Regrets


J'MelI’ve had a few.

By J’Mel Davidson

 

By the time you read this, the so-called “Oscar Season” will be long over. The awards will be given to films you won’t think about ever again. The “best” actors will be settling on what Lifetime movie to accept. Some fancy man will still be on cloud nine because his “worst dressed” list was the hit of Pinterest for 12 hours.

And I, your favorite J’Mel? I still won’t care. I gave up on award shows in ’94. Since then I have vowed not to care about an award that I wasn’t in the running to win.

But this isn’t all about patting each other on the back. This is about the work—doing what you do and what inspires you regardless of the accolades. I’m sure you’re saying, “That’s easy for a chocolate bard such as yourself to say, J’Mel, but what about the rest of us?”

Allow me to spin a nonfiction example. I have a friend who spent the last four or five years writing a regret-a-day blog. Every day, he’d take a thing that he didn’t care for, a thing that had rubbed him the wrong way, or a thing that was generally a big pile of public stupidity, and he’d write about it with as much vitriol and hilarious sarcasm as he’d see fit. This really caught on with fans. Of course it did. The Internet is rarely a place of positivity. The man was a superstar of sorts—daily, he’d post his regret and get miles of comments and even more, several requests. “You should do a regret about this!” he’d hear at least 50 times a day.

And occasionally, he would listen. But for the most part, he wouldn’t. Because the entire point was for my friend to write about the things that he personally did not like. But it didn’t stop. People didn’t get it. They’d found their Internet negativity leader, and they wanted so badly to be recognized in his court.

But as most writers are prone to do, he got tired of doing this one thing daily. I mean, unless you’re Jim Davis, there comes a time where you have to reinstate the creative challenge to the left brain.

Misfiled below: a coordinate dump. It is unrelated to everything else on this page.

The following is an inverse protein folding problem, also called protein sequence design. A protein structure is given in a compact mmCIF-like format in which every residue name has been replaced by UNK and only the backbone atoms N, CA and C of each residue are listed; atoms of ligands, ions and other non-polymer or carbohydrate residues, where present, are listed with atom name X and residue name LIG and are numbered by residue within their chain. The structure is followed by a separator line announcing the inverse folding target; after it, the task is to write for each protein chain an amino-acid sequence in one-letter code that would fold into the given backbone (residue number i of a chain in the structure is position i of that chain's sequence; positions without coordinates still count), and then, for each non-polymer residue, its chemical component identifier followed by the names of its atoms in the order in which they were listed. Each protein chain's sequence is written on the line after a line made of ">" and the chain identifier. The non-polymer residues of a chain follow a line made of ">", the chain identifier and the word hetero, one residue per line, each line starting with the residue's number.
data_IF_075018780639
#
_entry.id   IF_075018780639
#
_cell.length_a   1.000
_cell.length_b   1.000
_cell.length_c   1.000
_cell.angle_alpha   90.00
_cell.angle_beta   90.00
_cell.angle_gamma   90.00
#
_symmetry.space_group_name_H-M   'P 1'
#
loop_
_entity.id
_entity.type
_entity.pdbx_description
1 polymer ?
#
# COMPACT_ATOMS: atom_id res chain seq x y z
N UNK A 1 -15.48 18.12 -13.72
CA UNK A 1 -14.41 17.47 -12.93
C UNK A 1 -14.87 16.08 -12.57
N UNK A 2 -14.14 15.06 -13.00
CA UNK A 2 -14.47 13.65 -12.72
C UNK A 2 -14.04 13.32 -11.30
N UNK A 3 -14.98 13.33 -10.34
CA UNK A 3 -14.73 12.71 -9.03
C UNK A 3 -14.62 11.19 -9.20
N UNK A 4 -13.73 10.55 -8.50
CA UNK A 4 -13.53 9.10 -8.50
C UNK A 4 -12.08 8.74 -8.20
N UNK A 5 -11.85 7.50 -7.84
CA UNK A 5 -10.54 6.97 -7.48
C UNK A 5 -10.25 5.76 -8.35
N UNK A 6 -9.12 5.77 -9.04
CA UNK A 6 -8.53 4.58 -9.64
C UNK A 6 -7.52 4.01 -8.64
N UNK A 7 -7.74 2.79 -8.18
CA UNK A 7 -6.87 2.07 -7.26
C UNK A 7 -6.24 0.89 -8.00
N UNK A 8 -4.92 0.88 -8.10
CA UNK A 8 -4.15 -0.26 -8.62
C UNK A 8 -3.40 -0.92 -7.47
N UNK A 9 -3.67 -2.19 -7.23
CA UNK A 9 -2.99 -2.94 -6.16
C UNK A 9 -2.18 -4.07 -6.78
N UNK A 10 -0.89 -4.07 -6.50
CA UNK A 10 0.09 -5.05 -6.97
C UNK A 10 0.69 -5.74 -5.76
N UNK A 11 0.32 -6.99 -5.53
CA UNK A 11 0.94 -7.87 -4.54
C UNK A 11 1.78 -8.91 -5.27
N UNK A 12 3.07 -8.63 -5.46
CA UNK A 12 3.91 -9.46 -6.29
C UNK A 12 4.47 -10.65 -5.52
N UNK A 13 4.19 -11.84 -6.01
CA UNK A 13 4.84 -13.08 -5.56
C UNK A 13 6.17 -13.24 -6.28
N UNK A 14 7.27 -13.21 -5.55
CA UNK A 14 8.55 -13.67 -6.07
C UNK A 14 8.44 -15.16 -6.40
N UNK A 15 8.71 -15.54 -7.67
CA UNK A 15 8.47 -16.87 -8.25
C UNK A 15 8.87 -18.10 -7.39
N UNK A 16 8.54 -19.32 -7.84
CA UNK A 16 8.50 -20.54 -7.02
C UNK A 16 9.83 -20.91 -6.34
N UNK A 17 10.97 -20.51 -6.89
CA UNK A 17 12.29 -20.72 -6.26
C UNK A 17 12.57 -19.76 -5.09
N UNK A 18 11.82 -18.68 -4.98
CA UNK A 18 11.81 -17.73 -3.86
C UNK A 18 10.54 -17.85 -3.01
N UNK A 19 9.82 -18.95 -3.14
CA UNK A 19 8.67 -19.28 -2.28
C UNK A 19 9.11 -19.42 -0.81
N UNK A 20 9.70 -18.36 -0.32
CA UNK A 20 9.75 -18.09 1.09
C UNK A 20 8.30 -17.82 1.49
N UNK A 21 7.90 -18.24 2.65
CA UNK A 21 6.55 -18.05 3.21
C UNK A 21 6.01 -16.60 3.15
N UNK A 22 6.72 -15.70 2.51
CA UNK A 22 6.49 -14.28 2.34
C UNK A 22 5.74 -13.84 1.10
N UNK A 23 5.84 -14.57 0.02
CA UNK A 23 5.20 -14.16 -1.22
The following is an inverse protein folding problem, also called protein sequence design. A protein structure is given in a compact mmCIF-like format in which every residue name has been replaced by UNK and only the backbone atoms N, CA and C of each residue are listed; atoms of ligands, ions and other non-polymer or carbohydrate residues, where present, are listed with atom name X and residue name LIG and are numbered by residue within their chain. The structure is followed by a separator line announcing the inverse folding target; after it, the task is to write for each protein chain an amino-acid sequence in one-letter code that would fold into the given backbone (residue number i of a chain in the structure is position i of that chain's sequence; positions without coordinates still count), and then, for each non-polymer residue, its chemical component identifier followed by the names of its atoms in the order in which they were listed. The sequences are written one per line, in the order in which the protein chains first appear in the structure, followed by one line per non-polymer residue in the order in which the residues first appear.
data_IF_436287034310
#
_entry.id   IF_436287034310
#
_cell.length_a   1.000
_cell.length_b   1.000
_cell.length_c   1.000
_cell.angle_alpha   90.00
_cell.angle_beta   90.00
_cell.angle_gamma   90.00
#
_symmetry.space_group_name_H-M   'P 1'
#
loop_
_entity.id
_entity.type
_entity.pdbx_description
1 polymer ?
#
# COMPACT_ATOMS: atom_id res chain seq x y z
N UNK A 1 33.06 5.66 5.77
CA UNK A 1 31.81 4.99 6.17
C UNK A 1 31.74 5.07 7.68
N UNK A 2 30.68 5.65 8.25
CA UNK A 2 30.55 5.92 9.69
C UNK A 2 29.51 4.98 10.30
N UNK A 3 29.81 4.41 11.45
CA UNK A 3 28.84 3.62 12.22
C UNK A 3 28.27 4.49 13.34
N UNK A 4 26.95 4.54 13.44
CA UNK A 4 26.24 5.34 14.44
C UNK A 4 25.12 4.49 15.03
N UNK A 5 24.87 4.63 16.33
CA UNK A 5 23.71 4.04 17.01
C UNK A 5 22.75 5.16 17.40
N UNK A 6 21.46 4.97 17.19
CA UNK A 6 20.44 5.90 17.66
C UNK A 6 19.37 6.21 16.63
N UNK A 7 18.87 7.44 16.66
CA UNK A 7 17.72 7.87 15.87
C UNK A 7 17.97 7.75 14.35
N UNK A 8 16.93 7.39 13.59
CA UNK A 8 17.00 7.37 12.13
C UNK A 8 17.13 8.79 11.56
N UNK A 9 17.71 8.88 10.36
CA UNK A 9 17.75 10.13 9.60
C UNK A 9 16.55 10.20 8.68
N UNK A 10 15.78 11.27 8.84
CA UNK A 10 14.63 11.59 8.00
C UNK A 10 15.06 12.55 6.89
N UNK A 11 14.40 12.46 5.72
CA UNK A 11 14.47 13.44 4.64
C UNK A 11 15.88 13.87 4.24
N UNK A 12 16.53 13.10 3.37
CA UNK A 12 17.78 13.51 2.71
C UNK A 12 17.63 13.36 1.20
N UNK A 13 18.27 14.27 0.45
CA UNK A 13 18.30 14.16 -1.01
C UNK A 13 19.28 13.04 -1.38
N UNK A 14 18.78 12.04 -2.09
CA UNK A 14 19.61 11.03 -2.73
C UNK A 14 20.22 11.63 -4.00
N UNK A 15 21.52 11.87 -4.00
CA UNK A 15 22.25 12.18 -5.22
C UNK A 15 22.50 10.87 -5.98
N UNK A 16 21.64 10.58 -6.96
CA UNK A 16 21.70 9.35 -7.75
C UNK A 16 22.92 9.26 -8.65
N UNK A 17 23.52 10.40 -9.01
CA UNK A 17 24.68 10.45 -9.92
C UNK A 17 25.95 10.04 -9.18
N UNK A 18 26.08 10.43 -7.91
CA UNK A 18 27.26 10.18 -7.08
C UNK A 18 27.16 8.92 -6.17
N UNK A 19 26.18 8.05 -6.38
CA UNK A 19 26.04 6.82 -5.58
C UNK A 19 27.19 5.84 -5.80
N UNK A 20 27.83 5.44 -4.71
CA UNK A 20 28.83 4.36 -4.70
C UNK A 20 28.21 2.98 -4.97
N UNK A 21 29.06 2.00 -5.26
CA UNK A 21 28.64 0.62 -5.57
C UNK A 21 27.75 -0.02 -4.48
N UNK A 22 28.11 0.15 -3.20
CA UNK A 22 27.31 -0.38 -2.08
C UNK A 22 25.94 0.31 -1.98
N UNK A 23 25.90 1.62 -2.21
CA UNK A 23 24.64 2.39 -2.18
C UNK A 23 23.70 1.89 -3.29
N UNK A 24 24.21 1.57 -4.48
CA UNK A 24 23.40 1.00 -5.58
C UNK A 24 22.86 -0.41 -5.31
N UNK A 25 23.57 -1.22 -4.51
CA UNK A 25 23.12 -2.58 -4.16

So our hero, with a heavy heart, put regret-a-day to bed. He started, instead, to write a one-act play a week for an entire year. This is a task that is, of course, a lot more difficult, creative, and personally fulfilling than the original exercise. In one year, our hero will have 52 completed pieces that are ready for the stage. I have tried to write for the stage in the past. Trust me, it’s not as easy as Tyler Perry makes it look (sarcasm).

And is it as popular? Well, dear reader, if it were, we wouldn’t be talking. People still want to read about the bad things. They don’t or can’t write their own. Or, perhaps, they don’t feel that it’s worth it. I can’t say.

I’ve been through the same thing, though. In another life, I wrote about the worst things in life. But occasionally, I’d run out of heartbreak and I’d write about happy things. The public—my public—did not want happiness from me. They complained. And with every complaint, I wrote more happy things. And much like our friend the Regreter, my response was to stand firm, and tell them to write their own &$#% regrets. I was punishing my audience with positivity!

So, my point: What you’re doing, whatever it is, do it till you’re satisfied. If you win an award, that’s awesome. But not as awesome as my award, because that’s the only one that matters.

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